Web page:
Saturday, May 14, 2011

A Kind of Gluttony

Perhaps it is the debate over whether to extend the "Bush-era tax cuts for the wealthy" or the current urge to do something to benefit from the unseemly large profits of Big Oil, or perhaps it is the omnipresence of the walking, talking caricature of a nouveau riche boor that is Donald Trump, but I find myself given to speculate regarding what it is that compels some of us to want to be very, very rich and do all that is possible to achieve that status.

I think it is common to want to be comfortable, to be able to eat and drink well, have leisure time, have and enjoy certain material goods, give our children certain economic advantages.  However, we can achieve such things without being exceedingly wealthy.  Some of the more regrettable personalities intruding upon us these days have referred to those most would consider to be well-off as being "comfortably poor" but I doubt it is necessary to be "poor" even in this fashion to be comfortable.

There's nothing wrong with wanting to be comfortable, and I would go so far as to say it would be good, or at least nice, if all of us were.  But what is it that drives a person who is comfortable in this fashion to want to be very rich?  To want, in other words, more, more and yet more of that which allows him/her to be comfortable?

The very rich are sometimes justified by themselves and others (usually Republicans in this Great Republic) because they are said to benefit us in some vague manner.  They "make jobs" or do something by being wealthy which is good for the economy.  The wiser of their fans and advocates don't presume to claim that this is why they are wealthy, or that the wealthy eagerly dedicate themselves to making others richer.  In fact, those like Ayn Rand and her Randriods do not merely acknowledge, but rejoice in, the selfishness of the rich and powerful.  The benefit to others is apparently a function of their mere existence, their being, as it were; they radiate our benefit much as God is said to radiate Grace.

Thus there are those who resent it if they are being taxed more than others merely because they are wealthier than others.  Why should they be made to pay more to the State merely because they have more to pay?  Do they not already benefit us all by being wealthy, buying so much, consuming so much, thereby "making jobs" or whatever it is they are supposed to accomplish by doing so?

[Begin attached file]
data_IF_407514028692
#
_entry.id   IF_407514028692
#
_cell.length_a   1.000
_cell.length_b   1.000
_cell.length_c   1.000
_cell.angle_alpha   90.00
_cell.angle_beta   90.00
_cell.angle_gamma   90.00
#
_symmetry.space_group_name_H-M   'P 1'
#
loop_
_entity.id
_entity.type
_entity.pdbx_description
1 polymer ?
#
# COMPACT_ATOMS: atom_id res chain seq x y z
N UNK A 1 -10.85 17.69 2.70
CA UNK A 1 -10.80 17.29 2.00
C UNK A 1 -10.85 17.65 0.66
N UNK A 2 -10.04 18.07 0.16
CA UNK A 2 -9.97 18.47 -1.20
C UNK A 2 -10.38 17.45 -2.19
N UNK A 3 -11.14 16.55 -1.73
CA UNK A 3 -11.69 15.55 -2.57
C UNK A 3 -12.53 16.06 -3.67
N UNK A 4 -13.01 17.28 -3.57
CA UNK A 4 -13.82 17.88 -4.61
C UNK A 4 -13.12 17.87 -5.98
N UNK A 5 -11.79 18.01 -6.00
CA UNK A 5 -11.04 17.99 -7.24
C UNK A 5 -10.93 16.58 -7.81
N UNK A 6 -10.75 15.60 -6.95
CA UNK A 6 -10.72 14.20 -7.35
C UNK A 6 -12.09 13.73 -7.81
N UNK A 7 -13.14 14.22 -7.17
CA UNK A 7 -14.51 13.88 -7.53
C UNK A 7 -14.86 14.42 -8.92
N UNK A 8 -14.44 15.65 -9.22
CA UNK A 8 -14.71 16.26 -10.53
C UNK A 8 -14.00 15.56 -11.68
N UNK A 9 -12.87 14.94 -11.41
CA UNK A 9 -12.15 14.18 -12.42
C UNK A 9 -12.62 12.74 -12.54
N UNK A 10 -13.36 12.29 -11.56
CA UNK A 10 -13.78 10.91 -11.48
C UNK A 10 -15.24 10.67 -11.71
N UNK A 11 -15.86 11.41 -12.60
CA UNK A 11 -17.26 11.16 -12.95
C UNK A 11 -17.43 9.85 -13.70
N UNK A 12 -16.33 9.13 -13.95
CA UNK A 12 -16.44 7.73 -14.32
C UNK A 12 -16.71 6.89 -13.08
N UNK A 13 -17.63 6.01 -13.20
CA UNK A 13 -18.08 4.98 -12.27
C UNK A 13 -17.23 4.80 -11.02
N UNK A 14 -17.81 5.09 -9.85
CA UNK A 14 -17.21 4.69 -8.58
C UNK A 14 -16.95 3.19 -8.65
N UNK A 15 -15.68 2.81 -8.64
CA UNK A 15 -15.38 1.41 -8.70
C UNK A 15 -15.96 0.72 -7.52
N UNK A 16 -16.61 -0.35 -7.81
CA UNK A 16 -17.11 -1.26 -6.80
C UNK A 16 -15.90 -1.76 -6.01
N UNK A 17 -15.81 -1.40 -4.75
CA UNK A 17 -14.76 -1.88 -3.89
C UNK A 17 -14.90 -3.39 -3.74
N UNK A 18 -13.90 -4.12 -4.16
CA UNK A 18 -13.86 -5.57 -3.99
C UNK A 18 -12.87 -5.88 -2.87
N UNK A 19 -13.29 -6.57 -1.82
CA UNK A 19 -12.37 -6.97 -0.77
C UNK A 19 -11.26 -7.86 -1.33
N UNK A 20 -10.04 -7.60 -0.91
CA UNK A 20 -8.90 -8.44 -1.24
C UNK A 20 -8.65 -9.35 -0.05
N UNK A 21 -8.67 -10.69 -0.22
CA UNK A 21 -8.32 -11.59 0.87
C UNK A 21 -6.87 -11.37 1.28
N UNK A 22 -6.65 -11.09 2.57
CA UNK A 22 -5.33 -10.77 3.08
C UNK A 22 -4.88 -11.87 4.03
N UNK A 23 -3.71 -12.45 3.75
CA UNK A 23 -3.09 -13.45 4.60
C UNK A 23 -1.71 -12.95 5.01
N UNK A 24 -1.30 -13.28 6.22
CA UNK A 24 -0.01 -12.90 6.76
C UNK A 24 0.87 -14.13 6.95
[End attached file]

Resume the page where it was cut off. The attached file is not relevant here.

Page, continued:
Frankly, I'm not adverse to the position that they should not be required to pay more than others.  I would be pleased if they paid as much as others did, proportionately.  If we must have an income tax, I confess to being fond of the idea of a flat tax--that all should pay the same percentage of their income as taxes to our benign government.  Get rid of all deductions and exemptions, pay the same percentage, and we would have a wonderfully simple means of taxation it seems to me, and one which is at least arguably fair.  But no doubt this is far too simple an idea to be effective.

Regardless, I don't think the very rich can "justify" themselves in this fashion, nor do I think they should.  They should, however, acknowledge what they are--gluttons of a sort, and pathetic as a result--and we would all likely be better off if they exercised self-control.  They need not devote themselves to the benefit of human kind.  They would do us all a great favor, though, if they weren't very, very rich, and declined to be so because being so is unnecessary to their welfare, and undermines their dignity and indirectly the dignity which should be accorded to others.

Gluttony is, of course, the practice of excessive eating and drinking, and greediness in doing so.  It is in a certain sense disgusting (I don't mean to refer to those with eating disorders, but rather to those who indulge in this kind of excess simply because they are greedy for the pleasure it brings them).  It is infantile self-indulgence in a particularly unpleasant form.  Those who strive to be or are much richer than they need to be to be comfortable indulge in a similar type of unnecessary excess and greediness.

Once one is comfortable, what else would account for the desire to have more and more money and things?  The need to be more and more comfortable, to be very comfortable?  What can compel this kind of acquisitiveness for money and things when there is no longer any reasonable need for them, but a kind of gluttony?

I don't advocate the forcible redistribution of wealth.  But self-control is to be advocated in a time of dwindling resources, and is admirable in any case.  Nobody needs to be exceedingly rich, and it is absurd to claim they do.  The incidental benefit that may result from the excesses of the gluttons for money and power don't compensate for them.


  1. I recently read Frederick Brown's translation of 'Letters from America' wherein Tocqueville and his companion Beaumont express their astonishment at the excessive consumption of food and the open praise of self-interest as conspicuous traits of American society in 1831. Can we criticize such things 180 years later without admitting the fundamental nature of America?

  2. That's an interesting and disturbing consideration. But were Americans peculiarly inclined to such things at that time more so than, say, the British (I assume those authors were familiar with attitudes in France)? Was this a function of the relative "freedom" which may have been lacking at that time elsewhere?